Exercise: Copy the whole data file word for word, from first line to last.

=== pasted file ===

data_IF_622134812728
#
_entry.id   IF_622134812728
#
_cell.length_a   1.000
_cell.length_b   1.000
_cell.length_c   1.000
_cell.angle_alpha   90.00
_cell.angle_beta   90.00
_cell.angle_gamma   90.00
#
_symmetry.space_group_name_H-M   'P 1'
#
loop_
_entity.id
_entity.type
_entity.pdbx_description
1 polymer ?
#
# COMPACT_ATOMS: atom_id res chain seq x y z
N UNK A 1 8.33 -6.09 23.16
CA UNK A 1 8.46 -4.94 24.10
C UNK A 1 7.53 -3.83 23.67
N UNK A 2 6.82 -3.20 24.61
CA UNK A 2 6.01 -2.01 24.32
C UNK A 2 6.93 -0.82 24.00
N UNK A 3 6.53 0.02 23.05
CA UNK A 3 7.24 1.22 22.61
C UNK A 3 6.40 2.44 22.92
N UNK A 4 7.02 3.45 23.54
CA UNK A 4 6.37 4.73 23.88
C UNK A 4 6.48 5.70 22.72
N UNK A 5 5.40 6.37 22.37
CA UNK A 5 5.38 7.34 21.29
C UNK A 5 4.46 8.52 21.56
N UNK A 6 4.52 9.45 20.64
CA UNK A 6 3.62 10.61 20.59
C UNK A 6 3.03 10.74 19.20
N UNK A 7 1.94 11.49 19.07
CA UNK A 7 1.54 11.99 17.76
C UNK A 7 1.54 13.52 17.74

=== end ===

data_IF_622134812728
#
_entry.id   IF_622134812728
#
_cell.length_a   1.000
_cell.length_b   1.000
_cell.length_c   1.000
_cell.angle_alpha   90.00
_cell.angle_beta   90.00
_cell.angle_gamma   90.00
#
_symmetry.space_group_name_H-M   'P 1'
#
loop_
_entity.id
_entity.type
_entity.pdbx_description
1 polymer ?
#
# COMPACT_ATOMS: atom_id res chain seq x y z
N UNK A 1 8.33 -6.09 23.16
CA UNK A 1 8.46 -4.94 24.10
C UNK A 1 7.53 -3.83 23.67
N UNK A 2 6.82 -3.20 24.61
CA UNK A 2 6.01 -2.01 24.32
C UNK A 2 6.93 -0.82 24.00
N UNK A 3 6.53 0.02 23.05
CA UNK A 3 7.24 1.22 22.61
C UNK A 3 6.40 2.44 22.92
N UNK A 4 7.02 3.45 23.54
CA UNK A 4 6.37 4.73 23.88
C UNK A 4 6.48 5.70 22.72
N UNK A 5 5.40 6.37 22.37
CA UNK A 5 5.38 7.34 21.29
C UNK A 5 4.46 8.52 21.56
N UNK A 6 4.52 9.45 20.64
CA UNK A 6 3.62 10.61 20.59
C UNK A 6 3.03 10.74 19.20
N UNK A 7 1.94 11.49 19.07
CA UNK A 7 1.54 11.99 17.76
C UNK A 7 1.54 13.52 17.74